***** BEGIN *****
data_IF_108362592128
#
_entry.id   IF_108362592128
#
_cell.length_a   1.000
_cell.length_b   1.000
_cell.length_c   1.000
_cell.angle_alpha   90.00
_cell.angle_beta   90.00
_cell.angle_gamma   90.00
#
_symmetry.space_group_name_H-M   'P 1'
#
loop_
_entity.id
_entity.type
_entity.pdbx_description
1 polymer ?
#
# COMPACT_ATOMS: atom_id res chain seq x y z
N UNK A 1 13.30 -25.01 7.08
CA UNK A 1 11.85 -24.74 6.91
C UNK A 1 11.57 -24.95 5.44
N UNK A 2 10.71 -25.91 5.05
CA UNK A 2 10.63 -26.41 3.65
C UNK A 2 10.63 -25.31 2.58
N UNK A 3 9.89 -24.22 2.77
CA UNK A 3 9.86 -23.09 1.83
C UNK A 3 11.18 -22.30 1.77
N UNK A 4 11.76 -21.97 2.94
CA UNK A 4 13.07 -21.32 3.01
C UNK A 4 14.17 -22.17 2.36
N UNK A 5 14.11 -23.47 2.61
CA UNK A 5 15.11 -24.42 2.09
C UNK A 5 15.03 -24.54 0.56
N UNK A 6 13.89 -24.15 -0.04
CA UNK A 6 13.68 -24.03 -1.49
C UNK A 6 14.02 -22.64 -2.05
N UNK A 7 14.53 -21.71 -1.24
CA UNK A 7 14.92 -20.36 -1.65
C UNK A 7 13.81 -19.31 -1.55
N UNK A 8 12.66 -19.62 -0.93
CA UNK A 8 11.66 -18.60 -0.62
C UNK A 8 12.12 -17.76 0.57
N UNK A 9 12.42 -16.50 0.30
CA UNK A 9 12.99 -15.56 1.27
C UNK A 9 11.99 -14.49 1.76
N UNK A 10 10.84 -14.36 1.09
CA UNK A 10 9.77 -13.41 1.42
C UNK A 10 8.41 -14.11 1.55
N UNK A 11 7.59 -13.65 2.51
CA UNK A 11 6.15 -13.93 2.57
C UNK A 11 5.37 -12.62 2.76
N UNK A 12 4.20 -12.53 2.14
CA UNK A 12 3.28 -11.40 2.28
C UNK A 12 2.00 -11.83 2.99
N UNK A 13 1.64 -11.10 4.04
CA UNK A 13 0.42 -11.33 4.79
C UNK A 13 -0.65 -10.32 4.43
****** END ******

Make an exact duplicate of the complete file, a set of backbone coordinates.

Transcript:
data_IF_108362592128
#
_entry.id   IF_108362592128
#
_cell.length_a   1.000
_cell.length_b   1.000
_cell.length_c   1.000
_cell.angle_alpha   90.00
_cell.angle_beta   90.00
_cell.angle_gamma   90.00
#
_symmetry.space_group_name_H-M   'P 1'
#
loop_
_entity.id
_entity.type
_entity.pdbx_description
1 polymer ?
#
# COMPACT_ATOMS: atom_id res chain seq x y z
N UNK A 1 13.30 -25.01 7.08
CA UNK A 1 11.85 -24.74 6.91
C UNK A 1 11.57 -24.95 5.44
N UNK A 2 10.71 -25.91 5.05
CA UNK A 2 10.63 -26.41 3.65
C UNK A 2 10.63 -25.31 2.58
N UNK A 3 9.89 -24.22 2.77
CA UNK A 3 9.86 -23.09 1.83
C UNK A 3 11.18 -22.30 1.77
N UNK A 4 11.76 -21.97 2.94
CA UNK A 4 13.07 -21.32 3.01
C UNK A 4 14.17 -22.17 2.36
N UNK A 5 14.11 -23.47 2.61
CA UNK A 5 15.11 -24.42 2.09
C UNK A 5 15.03 -24.54 0.56
N UNK A 6 13.89 -24.15 -0.04
CA UNK A 6 13.68 -24.03 -1.49
C UNK A 6 14.02 -22.64 -2.05
N UNK A 7 14.53 -21.71 -1.24
CA UNK A 7 14.92 -20.36 -1.65
C UNK A 7 13.81 -19.31 -1.55
N UNK A 8 12.66 -19.62 -0.93
CA UNK A 8 11.66 -18.60 -0.62
C UNK A 8 12.12 -17.76 0.57
N UNK A 9 12.42 -16.50 0.30
CA UNK A 9 12.99 -15.56 1.27
C UNK A 9 11.99 -14.49 1.76
N UNK A 10 10.84 -14.36 1.09
CA UNK A 10 9.77 -13.41 1.42
C UNK A 10 8.41 -14.11 1.55
N UNK A 11 7.59 -13.65 2.51
CA UNK A 11 6.15 -13.93 2.57
C UNK A 11 5.37 -12.62 2.76
N UNK A 12 4.20 -12.53 2.14
CA UNK A 12 3.28 -11.40 2.28
C UNK A 12 2.00 -11.83 2.99
N UNK A 13 1.64 -11.10 4.04
CA UNK A 13 0.42 -11.33 4.79
C UNK A 13 -0.65 -10.32 4.43